Timely US eviction data for a handful of cities is now available from the Eviction Lab. (Courtesy Eviction Lab)

The tracking system also provides a more detailed report on each city’s Covid eviction moratorium efforts and more granular geographic and demographic information on the city’s evictions.

Click to the above image to see a city-level eviction map, in this case for Pittsburgh. (Courtesy Eviction Lab)

As part of their Covid Resource, the Eviction Lab together with Columbia Law School professor Emily Benfer also compiled a scorecard for each US state that ranks Covid-related tenant protection measures. A total of 15 of the 50 US states plus Washington DC received a score of zero because those states provided little if any protections.

CityMetric talked with Peter Hepburn, an assistant professor at Rutgers who just finished a two-year postdoc at the Eviction Lab, and Jeff Reichman, principal at the data science research firm January Advisors, about the struggles involved in collecting and analysing eviction data across the US.

Perhaps the most notable hurdle both researchers addressed is that there’s no standardized reporting of evictions across jurisdictions. Most evictions are reported to county-level governments, however what “reporting” means differs among and even within each county. 

In Texas, evictions go through the Justice of the Peace Courts. In Virginia they’re processed by General District Courts. Judges in Milwaukee are sealing more eviction case documents that come through their courtroom. In Austin, Pittsburgh and Richmond, eviction addresses aren’t available online but ZIP codes are. In Denver you have to pay about $7 to access a single eviction filing. In Alabama*, it’s $10 per eviction filing.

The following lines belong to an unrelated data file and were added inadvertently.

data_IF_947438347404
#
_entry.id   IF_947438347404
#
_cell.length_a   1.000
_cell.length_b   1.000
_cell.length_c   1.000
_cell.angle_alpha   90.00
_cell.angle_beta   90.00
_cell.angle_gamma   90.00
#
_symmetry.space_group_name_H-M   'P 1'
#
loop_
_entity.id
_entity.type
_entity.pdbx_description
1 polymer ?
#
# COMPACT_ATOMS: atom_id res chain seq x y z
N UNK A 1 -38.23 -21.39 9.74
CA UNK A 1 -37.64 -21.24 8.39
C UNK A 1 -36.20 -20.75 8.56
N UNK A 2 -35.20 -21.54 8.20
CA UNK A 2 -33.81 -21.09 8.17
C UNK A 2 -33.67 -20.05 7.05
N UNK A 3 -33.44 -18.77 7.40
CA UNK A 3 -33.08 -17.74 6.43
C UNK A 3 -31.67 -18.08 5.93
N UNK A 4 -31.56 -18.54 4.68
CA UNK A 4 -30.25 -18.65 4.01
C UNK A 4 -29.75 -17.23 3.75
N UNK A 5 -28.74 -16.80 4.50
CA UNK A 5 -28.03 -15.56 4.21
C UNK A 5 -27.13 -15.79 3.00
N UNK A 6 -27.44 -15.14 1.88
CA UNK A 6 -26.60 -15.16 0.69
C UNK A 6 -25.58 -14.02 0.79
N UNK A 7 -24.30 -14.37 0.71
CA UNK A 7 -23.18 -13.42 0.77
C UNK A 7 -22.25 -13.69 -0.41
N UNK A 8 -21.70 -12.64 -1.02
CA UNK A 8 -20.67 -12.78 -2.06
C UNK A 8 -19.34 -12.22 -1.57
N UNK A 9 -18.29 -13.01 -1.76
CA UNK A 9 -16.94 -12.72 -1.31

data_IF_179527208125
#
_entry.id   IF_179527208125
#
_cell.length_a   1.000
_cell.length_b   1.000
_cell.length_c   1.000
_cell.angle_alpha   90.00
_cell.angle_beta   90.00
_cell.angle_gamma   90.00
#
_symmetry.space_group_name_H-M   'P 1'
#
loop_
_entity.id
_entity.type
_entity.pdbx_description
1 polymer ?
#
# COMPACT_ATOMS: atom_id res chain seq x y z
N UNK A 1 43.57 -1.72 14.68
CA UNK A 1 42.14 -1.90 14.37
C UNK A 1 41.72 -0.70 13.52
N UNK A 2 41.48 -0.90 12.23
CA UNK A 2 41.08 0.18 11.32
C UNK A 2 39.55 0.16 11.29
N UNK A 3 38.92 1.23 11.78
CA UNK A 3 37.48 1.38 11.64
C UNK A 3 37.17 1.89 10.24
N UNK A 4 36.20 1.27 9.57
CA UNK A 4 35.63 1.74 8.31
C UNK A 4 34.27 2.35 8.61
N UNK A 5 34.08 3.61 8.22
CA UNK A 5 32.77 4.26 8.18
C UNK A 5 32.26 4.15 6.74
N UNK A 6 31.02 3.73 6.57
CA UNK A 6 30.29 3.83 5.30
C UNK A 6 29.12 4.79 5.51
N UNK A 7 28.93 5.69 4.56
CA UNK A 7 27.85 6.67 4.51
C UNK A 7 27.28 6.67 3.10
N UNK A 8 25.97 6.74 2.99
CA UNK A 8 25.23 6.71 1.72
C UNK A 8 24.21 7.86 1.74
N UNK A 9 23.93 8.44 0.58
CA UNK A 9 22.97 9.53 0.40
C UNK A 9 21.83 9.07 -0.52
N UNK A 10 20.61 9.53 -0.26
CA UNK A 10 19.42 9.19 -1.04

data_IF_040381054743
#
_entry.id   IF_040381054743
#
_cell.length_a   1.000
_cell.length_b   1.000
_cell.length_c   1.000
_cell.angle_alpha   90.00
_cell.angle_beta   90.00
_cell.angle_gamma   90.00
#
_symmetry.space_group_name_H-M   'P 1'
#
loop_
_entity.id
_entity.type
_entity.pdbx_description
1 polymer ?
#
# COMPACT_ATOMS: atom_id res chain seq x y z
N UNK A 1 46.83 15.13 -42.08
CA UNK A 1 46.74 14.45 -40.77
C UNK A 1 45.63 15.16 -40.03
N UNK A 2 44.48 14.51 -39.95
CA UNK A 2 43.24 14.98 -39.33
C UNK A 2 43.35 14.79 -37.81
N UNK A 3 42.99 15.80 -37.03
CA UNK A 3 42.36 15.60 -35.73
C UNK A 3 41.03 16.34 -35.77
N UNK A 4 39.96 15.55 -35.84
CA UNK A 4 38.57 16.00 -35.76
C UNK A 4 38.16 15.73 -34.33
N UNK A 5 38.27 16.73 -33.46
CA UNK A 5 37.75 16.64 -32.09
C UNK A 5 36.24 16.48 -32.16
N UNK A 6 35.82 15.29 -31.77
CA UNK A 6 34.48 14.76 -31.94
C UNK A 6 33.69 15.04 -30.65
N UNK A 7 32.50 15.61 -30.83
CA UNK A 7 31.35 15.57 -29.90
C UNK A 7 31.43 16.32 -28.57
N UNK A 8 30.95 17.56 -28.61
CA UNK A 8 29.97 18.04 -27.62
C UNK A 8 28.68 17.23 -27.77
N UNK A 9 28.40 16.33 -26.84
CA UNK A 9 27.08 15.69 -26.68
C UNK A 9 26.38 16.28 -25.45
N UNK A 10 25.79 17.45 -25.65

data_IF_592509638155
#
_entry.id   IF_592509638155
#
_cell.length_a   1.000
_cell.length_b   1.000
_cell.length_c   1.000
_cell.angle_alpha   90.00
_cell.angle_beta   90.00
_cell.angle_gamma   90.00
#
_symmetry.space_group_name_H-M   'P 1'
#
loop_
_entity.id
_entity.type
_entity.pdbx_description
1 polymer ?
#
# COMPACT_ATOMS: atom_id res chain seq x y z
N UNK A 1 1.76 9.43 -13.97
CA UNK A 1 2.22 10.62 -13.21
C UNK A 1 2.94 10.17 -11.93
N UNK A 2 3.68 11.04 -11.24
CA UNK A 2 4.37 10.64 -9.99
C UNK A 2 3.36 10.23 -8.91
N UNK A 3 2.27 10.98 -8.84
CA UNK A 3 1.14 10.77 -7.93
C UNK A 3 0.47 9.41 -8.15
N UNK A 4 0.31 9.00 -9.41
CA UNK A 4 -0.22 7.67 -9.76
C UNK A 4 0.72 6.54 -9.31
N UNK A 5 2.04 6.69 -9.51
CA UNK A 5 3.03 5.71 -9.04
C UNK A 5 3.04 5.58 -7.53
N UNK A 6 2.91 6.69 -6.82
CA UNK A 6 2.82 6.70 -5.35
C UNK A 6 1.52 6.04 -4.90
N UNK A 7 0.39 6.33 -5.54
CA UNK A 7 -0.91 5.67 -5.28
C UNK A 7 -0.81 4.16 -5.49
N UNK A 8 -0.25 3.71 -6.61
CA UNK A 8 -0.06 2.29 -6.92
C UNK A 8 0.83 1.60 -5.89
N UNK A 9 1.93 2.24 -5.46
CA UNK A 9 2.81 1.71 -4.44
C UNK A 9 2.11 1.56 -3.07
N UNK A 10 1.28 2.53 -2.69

Once the filings are acquired, the next barrier is normalizing them. While some jurisdictions share reporting systems, many have different fields and formats. Some are digital, but many are images of text or handwritten documents that require optical character recognition programs and natural language processors in order to translate them into data. That, or the filings would have to be processed by hand. 

“There's not enough interns in the world to do that work,” says Hepburn.

Aggregating data from all of these sources and normalizing them requires knowledge of the nuances in each jurisdiction. “It would be nice if, for every region, we were looking for the exact same things,” says Reichman. “Instead, depending on the vendor that they use, and depending on how the data is made available, it's a puzzle for each one.”

In December of 2019, US Senators Michael Bennet of Colorado and Rob Portman of Ohio introduced a bill that would set up state and local grants aimed at reducing low-income evictions. Included in the bill is a measure to enhance data collection. Hepburn is hopeful that the bill could one day mean an easier job for those trying to analyse eviction data.

That said, Hepburn and Reichman caution against the public release of granular eviction data. 

“In a lot of cases, what this gets used for is for tenant screening services,” says Hepburn. “There are companies that go and collect these data and make them available to landlords to try to check and see if their potential tenants have been previously evicted, or even just filed against for eviction, without any sort of judgement.”